Last week’s Republican candidate’s debate in Jacksonville probably changed no one’s mind.
First, it was only theater, as most political debates tend to be. Newt Gingrich, in a follow-up attack, even called Mitt Romney’s part “the most blatantly dishonest performance by a presidential candidate I’ve ever seen.”
The two smeared each other pretty well in the debate, freely violating Ronald Reagan’s Eleventh Commandment: Thou shall not speak ill of a fellow Republican.
We found out what we already knew -- that Romney is a bit stuffy and uptight, but looks presidential, and Gingrich is erratic, but a fighter.
Rick Santorum had the best line of the night when he told Gingrich and Romney to quit beating each other up and talk about the issues. He also focused most on the central point, which is winning in November.
Let’s face it. There is no conservative hero resembling Ronald Reagan on the ballot this year. GOP voters will choose from what they have available Tuesday and conservatives will vote for whoever wins.
In 2008, the people chose a pig in a poke.
This year, the choice is a little easier because the incumbent has a record, which he is going to do his best to ignore, or disguise with dishonest spin. He gave it short shrift during his State of the Union speech. There was no mention of the mountain of debt and only a passing nod to the legislation he considers his masterpiece.
As much as he and the lapdog media would like to ignore it, however, his record is out there and most people know what it is, so the anti-incumbent vote will be substantial. If it was the general election being held Tuesday, there is a good chance he would be defeated.
But much can happen by November. Liberals are counting on the private sector to save them by finding some way to create growth and jobs between now and then, despite the enormous obstacles that liberals, themselves, have put in the way.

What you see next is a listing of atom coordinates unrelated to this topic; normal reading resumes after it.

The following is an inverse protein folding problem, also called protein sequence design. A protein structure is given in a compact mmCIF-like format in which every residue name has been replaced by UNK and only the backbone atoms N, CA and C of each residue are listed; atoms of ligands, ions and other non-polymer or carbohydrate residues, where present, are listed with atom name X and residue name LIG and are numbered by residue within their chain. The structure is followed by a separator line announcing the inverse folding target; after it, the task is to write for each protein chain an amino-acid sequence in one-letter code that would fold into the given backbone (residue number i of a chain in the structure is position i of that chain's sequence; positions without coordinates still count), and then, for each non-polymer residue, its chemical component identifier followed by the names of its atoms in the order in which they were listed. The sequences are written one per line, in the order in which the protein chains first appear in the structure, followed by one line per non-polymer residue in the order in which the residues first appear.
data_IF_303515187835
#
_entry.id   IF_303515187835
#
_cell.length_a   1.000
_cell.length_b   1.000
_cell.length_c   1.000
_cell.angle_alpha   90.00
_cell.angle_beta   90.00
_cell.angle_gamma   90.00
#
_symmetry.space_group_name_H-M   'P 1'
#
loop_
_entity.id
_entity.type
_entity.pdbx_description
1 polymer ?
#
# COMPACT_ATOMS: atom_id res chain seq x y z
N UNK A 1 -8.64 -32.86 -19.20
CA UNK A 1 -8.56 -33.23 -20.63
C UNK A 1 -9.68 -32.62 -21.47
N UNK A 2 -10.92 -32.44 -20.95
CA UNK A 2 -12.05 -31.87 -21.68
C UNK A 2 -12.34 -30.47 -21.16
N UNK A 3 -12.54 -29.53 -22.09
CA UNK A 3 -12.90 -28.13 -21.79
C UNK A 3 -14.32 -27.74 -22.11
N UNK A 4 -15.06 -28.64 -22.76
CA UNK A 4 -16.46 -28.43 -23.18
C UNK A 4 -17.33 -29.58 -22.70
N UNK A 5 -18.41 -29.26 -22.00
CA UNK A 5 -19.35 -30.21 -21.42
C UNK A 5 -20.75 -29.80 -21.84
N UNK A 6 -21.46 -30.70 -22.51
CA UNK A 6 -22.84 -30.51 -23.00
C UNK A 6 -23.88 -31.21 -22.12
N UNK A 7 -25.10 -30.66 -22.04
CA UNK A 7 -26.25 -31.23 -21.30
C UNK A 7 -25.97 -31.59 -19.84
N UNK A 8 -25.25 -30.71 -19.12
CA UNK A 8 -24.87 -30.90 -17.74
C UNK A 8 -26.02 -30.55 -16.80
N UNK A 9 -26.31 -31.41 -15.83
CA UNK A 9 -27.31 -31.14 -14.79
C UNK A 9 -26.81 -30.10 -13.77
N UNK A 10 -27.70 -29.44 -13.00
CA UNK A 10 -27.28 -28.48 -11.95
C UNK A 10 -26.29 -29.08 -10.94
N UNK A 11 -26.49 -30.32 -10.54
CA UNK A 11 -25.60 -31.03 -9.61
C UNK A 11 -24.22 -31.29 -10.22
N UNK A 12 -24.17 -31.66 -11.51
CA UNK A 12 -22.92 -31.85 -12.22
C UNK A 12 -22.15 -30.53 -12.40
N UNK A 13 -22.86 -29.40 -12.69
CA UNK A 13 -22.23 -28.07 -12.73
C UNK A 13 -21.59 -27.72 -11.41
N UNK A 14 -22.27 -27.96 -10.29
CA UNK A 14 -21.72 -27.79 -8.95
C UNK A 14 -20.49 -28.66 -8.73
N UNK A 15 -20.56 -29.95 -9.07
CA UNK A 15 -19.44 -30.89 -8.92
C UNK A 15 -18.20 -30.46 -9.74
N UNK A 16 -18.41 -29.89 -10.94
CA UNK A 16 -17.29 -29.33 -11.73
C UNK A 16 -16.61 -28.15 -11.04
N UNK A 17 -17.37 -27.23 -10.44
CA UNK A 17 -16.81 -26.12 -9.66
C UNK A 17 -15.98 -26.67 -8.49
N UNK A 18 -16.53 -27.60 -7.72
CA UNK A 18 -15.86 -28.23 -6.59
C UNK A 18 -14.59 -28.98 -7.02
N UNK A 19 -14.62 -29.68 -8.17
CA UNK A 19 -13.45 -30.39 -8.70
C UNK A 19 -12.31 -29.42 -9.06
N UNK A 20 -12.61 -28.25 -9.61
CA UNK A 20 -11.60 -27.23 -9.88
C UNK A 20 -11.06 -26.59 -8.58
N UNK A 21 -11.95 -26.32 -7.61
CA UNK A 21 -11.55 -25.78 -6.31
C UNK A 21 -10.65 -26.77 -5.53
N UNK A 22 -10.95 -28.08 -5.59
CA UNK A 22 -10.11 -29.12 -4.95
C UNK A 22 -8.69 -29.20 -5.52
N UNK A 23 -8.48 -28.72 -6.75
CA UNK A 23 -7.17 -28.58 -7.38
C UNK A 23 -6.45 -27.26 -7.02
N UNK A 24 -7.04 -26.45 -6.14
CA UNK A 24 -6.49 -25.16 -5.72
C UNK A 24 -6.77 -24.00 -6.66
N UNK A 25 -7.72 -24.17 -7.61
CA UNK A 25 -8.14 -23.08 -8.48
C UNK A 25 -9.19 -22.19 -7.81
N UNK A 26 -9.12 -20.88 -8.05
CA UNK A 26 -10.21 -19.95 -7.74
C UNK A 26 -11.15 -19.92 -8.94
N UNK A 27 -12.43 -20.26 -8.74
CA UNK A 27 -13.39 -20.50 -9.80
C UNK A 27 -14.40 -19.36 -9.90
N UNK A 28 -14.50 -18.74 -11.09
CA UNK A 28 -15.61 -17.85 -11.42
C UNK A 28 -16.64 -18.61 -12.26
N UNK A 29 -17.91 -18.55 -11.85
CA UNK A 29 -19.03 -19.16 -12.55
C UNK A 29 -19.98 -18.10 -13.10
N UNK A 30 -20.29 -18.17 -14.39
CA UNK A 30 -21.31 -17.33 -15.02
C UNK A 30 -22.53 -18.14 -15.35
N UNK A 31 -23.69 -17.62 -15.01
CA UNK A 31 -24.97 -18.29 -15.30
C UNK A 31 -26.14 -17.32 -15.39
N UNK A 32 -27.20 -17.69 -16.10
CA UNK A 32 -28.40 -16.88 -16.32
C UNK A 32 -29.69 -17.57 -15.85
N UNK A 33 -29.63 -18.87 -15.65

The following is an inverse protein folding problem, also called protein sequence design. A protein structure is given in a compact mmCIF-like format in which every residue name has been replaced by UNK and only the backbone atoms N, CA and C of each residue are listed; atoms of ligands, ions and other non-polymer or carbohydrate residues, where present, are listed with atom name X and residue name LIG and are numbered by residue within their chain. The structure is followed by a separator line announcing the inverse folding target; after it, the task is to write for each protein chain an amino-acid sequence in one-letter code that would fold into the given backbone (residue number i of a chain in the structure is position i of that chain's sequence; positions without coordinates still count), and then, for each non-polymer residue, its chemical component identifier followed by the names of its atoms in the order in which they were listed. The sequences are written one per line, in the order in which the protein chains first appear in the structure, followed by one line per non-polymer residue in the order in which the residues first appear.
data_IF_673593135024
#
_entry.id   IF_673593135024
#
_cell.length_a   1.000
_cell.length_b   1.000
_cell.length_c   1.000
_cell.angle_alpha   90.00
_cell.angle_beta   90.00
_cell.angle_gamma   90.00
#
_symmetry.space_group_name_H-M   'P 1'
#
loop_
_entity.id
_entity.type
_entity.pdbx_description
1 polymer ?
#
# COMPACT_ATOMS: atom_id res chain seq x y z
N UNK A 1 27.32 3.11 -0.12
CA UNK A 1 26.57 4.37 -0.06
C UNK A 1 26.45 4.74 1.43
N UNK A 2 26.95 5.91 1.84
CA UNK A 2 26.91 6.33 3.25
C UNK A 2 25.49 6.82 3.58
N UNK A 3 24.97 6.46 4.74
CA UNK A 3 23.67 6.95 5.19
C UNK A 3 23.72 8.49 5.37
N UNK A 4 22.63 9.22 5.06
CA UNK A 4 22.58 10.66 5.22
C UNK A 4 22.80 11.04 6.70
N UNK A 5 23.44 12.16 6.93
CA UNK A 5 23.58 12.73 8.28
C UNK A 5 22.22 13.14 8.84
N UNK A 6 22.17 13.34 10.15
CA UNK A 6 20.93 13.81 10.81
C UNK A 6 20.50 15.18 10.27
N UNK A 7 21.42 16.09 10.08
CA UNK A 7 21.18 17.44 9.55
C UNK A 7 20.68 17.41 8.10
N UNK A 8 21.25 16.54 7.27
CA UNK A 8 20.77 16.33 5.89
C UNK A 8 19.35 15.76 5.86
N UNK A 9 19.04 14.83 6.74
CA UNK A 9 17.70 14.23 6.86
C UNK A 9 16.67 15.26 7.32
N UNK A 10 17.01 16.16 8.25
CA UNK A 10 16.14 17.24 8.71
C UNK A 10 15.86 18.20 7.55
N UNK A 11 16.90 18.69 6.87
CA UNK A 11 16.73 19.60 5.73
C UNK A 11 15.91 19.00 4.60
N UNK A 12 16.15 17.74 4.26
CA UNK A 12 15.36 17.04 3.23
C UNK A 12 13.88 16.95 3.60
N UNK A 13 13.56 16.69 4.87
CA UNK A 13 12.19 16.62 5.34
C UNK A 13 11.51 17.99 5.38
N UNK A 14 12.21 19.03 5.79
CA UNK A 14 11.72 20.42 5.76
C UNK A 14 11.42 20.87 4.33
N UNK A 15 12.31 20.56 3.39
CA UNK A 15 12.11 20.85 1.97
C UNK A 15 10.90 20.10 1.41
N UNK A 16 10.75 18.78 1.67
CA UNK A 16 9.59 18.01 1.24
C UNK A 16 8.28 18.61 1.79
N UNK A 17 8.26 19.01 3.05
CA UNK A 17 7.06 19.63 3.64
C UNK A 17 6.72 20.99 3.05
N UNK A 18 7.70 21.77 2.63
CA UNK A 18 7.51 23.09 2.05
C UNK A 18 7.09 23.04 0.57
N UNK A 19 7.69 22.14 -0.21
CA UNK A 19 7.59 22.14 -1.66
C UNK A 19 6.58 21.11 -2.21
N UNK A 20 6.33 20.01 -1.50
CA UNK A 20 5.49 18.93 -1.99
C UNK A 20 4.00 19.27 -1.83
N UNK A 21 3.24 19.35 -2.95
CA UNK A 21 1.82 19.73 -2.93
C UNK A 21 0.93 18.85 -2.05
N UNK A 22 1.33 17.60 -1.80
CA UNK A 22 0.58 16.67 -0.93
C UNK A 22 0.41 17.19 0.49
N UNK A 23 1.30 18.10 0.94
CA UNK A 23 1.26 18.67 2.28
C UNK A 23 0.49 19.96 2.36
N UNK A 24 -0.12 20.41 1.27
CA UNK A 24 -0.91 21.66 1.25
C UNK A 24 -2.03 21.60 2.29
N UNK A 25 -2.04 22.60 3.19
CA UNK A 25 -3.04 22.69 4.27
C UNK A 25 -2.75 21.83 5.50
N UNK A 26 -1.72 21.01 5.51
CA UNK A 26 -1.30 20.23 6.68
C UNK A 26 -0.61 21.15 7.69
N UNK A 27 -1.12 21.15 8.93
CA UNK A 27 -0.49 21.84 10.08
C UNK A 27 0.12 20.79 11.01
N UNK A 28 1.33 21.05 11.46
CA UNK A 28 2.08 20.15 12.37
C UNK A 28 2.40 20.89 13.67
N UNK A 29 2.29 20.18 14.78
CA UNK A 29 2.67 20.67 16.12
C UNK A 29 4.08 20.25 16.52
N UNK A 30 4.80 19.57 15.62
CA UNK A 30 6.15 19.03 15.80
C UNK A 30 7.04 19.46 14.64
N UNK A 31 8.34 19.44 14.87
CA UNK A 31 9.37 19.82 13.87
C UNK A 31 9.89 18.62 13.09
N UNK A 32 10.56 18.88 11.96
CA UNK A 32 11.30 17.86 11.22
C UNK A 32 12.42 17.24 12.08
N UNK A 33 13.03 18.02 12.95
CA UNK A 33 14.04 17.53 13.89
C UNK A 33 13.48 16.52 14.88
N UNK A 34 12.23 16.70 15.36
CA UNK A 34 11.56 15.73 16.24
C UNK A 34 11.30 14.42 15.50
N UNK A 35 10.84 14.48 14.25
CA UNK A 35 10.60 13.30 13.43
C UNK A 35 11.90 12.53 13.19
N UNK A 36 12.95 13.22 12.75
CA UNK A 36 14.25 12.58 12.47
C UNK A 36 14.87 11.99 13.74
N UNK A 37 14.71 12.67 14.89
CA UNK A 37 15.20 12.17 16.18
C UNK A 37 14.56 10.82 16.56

After the puny 1.7 percent growth last year, anything that looks like improvement will be hailed as enormous, spectacular, breathtaking achievement by the most brilliant president of all time.
With the media doubling down on its choice in ’08, the power of the incumbency, and a billion-dollar war chest, Barack Obama has a good chance of getting a second-term. Unfettered by worries about being elected, he can go pedal to the metal with spending and taxes.
What could stop him is a conservative Congress. The GOP should retain the House and has a good chance of winning the Senate, although not the 60 votes it would need for full control.
Progress would be delayed for another four years if the GOP bid for the White House fails, but there is hope of a fierce fight between the executive and legislative branches that could prevent further damage.
Given the serious state the union is in, the question is whether we can wait four more years.
Lloyd Brown was in the newspaper business nearly 50 years, beginning as a copy boy and retiring as editorial page editor of the Florida Times-Union in Jacksonville.
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